Bunny goes to a local TV station and announces that she will be doing a one-woman show in the high school gymnasium at the same time as the picnic. Hildy is furious but eventually agrees under pressure to go to her sister's performance instead of the picnic. As they're about to leave, it begins to rain. Sirens start in the distance. Bunny looks into her ring and sees herself on a jetliner - this is the Bunny who decided not to go back to Howardsville. Breaking news comes in over the radio, reporting an aeroplane crash into the picnic fields. Bunny goes outside in the rain and disappears.


It quickly becomes apparent that Bunny died in the plane crash as her body is discovered on the plane. But this would mean she was both on the plane and in the town at the same time. And because Bunny announced her one-woman show, the majority of the townspeople were in the high school gymnasium and not in the field. Hildy finds Bunny's ring which is now chipped and charred. As though it had been in the plane crash.


If my terrible summary hasn't put you off, I strongly encourage you to go watch. It's about 25 minutes long and is currently up on the Daily Motion here.


What's the point?


On the face of it, all-time travel stories seem pretty similar. But I think there are a couple of key differences which make these movies oddly similar.


The time-travelling artefact


Both Ring-a-ding girl and Donnie Darko share an artefact which, though not the cause of the time travel, is a direct bridge between the two ‘nows’. Bunny’s ring shows her a present where she does not return and a future where she did. And she has to resolve these two worlds in the best possible way.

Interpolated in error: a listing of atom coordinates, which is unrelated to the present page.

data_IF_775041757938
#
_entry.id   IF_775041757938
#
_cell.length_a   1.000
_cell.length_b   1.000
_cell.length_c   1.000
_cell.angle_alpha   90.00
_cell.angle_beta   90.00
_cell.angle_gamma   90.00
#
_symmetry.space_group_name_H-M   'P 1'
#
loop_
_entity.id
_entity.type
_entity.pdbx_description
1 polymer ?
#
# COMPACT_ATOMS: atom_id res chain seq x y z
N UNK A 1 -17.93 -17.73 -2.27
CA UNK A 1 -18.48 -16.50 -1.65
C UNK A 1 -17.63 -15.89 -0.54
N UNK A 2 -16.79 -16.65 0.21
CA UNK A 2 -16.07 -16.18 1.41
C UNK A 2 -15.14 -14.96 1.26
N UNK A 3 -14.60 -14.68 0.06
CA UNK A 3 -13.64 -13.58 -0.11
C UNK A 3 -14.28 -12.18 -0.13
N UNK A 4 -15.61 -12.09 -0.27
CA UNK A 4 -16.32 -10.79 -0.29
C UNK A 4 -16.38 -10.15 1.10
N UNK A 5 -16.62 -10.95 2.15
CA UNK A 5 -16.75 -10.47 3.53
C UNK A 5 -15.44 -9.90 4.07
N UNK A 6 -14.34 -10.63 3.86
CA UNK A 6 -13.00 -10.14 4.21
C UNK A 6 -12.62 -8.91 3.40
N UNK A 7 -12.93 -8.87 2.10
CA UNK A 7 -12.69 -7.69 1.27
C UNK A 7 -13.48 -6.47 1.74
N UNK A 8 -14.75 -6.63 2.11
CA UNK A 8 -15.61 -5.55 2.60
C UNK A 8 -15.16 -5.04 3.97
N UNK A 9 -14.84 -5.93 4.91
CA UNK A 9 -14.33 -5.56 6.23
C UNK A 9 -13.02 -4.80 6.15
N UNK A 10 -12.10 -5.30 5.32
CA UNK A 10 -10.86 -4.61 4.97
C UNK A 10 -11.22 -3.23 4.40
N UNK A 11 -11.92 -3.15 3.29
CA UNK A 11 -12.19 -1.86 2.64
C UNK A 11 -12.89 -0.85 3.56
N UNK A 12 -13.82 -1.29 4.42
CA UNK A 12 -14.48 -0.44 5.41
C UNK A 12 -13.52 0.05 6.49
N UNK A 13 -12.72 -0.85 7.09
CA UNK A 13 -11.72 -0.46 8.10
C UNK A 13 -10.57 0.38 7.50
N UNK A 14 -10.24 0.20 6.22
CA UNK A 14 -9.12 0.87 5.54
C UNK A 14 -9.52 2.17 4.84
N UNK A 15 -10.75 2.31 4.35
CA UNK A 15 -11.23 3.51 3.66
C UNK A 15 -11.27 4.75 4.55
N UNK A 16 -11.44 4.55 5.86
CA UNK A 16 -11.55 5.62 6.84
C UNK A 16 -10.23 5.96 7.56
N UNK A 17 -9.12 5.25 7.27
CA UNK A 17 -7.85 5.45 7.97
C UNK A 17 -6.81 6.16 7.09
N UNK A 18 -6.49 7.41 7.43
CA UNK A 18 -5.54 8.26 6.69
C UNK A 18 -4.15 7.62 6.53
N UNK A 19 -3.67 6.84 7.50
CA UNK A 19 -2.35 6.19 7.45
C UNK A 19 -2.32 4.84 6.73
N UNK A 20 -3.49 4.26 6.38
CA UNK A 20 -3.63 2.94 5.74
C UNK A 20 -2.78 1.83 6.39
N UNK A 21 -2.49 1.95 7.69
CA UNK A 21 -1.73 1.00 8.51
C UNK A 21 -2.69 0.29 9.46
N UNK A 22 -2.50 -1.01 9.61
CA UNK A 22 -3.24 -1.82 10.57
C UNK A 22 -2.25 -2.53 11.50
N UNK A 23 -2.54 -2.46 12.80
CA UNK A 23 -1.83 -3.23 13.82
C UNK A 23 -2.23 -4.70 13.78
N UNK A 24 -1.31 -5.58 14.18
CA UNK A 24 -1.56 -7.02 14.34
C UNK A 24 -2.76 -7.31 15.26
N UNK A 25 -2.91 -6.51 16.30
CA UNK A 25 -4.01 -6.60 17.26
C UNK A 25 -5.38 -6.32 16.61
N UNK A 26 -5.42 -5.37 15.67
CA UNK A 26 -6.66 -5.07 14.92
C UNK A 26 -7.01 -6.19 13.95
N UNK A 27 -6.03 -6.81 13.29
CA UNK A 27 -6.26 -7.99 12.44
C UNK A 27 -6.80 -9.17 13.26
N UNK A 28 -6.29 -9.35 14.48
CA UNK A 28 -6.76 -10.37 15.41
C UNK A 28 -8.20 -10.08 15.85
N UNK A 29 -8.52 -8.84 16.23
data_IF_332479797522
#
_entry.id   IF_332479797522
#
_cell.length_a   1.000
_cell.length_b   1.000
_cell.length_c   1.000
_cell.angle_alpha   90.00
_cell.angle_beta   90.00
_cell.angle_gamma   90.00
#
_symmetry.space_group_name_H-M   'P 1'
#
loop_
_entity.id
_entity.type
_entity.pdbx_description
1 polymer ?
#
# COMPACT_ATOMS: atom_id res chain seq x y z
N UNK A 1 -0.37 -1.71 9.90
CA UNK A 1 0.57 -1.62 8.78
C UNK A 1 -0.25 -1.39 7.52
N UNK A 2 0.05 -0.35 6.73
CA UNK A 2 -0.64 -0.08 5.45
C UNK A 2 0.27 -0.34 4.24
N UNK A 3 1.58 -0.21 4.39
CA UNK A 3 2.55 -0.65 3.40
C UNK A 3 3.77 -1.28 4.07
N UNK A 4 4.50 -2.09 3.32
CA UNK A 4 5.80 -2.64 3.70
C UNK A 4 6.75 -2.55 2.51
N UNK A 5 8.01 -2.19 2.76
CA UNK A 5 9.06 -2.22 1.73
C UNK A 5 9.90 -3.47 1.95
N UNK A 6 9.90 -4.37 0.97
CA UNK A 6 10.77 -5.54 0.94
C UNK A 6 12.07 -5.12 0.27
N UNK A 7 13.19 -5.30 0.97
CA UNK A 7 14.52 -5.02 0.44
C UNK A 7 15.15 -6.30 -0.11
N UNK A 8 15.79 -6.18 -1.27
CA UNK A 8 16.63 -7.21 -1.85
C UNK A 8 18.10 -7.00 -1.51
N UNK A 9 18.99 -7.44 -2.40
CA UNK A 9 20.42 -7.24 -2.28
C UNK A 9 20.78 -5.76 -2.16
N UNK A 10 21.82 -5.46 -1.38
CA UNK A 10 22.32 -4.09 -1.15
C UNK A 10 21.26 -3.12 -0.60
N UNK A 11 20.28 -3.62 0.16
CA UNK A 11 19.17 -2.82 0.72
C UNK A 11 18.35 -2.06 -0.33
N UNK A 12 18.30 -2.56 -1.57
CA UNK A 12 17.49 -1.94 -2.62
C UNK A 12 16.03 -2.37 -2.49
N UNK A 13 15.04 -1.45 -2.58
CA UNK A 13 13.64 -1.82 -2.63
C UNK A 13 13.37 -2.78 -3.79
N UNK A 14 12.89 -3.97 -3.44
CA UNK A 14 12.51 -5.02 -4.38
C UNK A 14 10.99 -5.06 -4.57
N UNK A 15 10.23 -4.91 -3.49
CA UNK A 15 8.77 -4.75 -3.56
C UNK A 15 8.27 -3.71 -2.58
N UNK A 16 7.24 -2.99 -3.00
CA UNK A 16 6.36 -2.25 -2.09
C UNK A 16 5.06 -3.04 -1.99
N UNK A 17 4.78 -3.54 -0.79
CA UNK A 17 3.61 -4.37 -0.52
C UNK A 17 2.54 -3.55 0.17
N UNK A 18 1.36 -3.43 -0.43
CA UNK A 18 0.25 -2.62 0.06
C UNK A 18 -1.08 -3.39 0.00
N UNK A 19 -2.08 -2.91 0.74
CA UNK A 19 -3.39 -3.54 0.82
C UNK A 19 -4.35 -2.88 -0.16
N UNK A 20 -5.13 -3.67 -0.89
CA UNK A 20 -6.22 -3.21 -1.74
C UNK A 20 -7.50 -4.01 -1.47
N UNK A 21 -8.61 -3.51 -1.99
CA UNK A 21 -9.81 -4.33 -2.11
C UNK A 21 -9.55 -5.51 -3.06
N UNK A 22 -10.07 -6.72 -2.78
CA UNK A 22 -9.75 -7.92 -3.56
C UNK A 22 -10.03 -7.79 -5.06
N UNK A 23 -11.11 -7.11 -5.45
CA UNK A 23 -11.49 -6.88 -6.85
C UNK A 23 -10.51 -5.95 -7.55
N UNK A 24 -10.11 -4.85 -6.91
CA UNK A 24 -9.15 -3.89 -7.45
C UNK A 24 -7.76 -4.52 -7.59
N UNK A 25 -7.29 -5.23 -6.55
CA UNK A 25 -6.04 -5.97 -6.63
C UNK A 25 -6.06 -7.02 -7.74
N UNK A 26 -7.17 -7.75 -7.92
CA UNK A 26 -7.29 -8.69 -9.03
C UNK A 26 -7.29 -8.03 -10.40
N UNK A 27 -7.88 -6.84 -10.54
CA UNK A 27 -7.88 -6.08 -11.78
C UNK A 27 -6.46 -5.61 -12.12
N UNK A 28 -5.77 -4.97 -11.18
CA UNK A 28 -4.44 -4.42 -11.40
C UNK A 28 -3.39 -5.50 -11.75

In Donnie Darko, the jet engine that is supposed to kill him has fallen through a vortex. It's just fallen off a plane which his mother and sister are on. The engine becomes the transient object which exists in both places at once and to resolve Donnie’s journey, he has to let it kill him.

Self-sacrifice


Both Donnie and Bunny are allowed to cheat death in this convenient bout of time travel. Haven’t we all wished for that? And both have to willingly choose to give up their lives to correct it, to save other people. It reminds me of a certain Bioshock game I particularly love... no spoilers.


Time travel is usually a way for everyone to win. It’s the ultimate trump card - everything’s gone to hell? We’ll just pop back and fix it and be home in time tea. It’s usually why it’s seen as a bit of a narrative cop-out. All the pain but with none of the consequences.


Do you agree? Do you disagree?


Have I managed to persuade you to watch either of these or have I put you off for life? Time travel is a fun subject to discuss, if for no other reason than until a time traveller appears on my doorstep and tells me I'm wrong, I'm going to make up whatever I like.


And if you like this sort of compare and contrast, check out The Turn of The Screw vs The Haunting of Hill House!

1 view0 comments

Recent Posts

See All

Comments

Rated 0 out of 5 stars.
No ratings yet

Add a rating
bottom of page